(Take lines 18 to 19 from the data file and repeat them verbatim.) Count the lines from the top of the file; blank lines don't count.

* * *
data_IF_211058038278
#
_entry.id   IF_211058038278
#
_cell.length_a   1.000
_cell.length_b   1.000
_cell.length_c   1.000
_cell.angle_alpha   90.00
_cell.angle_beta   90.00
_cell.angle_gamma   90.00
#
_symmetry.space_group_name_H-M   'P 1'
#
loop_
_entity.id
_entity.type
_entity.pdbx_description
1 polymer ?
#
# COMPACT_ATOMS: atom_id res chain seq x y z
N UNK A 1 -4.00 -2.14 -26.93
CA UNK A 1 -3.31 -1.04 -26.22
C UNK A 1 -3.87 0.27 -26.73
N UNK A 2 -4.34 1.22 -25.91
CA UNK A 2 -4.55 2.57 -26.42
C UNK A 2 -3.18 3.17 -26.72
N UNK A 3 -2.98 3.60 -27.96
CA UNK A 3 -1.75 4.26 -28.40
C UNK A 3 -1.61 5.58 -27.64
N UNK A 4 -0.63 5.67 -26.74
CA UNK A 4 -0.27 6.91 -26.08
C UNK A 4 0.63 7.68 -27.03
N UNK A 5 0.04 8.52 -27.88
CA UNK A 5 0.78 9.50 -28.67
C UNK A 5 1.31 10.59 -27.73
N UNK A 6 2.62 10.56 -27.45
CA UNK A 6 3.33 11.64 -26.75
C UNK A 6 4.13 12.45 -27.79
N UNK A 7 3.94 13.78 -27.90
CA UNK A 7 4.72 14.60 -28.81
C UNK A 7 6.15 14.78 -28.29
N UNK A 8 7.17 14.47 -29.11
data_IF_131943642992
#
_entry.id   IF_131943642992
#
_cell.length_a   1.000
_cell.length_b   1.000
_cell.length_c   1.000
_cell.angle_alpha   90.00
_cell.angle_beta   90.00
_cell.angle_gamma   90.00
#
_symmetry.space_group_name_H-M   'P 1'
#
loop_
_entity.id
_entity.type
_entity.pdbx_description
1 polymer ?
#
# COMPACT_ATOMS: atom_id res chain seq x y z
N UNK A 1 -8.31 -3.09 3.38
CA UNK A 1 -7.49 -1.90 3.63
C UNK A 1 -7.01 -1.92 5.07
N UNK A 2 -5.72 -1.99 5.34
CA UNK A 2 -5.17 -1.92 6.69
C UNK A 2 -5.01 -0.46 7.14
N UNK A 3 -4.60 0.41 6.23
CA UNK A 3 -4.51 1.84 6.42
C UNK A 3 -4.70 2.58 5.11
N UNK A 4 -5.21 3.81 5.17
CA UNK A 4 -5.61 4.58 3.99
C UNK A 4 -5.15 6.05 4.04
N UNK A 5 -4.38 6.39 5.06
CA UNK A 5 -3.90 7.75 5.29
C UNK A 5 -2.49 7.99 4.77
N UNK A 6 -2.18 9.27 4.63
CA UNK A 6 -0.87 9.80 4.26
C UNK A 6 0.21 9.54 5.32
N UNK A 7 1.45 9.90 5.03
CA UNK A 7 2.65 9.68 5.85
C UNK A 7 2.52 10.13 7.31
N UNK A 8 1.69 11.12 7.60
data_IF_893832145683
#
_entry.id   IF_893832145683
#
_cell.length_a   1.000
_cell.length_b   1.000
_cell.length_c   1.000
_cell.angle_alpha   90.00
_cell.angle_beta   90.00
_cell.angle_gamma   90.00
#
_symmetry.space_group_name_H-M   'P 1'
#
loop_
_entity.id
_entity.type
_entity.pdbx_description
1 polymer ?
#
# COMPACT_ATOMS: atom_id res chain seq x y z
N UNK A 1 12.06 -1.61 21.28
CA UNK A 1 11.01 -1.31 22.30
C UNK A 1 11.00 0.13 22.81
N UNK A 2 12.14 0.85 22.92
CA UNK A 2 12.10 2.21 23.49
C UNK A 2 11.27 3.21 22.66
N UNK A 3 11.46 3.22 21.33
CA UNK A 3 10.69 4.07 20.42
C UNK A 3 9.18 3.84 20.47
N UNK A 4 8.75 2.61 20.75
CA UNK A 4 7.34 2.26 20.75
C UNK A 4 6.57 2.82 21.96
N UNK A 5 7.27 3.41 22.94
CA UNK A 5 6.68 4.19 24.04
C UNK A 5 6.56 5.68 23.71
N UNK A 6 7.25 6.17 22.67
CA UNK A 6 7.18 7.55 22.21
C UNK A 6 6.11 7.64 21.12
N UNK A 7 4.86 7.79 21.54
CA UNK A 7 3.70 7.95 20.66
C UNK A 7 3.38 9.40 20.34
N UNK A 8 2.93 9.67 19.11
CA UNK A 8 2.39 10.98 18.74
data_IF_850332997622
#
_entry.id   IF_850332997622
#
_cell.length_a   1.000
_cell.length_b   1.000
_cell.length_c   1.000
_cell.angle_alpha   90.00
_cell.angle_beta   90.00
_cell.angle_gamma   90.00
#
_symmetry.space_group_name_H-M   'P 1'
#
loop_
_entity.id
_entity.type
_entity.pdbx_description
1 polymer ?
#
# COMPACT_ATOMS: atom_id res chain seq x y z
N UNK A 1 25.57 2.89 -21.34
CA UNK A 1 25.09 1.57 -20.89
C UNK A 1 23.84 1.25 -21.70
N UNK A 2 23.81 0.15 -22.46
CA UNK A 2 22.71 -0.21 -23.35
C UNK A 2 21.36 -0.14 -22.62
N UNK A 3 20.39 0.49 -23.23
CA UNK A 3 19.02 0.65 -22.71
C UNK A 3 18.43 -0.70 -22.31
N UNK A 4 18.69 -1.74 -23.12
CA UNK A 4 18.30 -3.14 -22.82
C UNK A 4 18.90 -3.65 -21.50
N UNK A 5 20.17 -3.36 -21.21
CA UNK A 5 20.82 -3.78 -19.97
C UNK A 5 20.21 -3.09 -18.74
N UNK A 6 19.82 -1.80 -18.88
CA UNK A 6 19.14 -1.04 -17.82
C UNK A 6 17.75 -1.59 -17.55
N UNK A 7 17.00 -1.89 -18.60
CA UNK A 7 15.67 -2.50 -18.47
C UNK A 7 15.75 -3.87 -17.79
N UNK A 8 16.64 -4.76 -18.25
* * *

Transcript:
1 polymer ?
#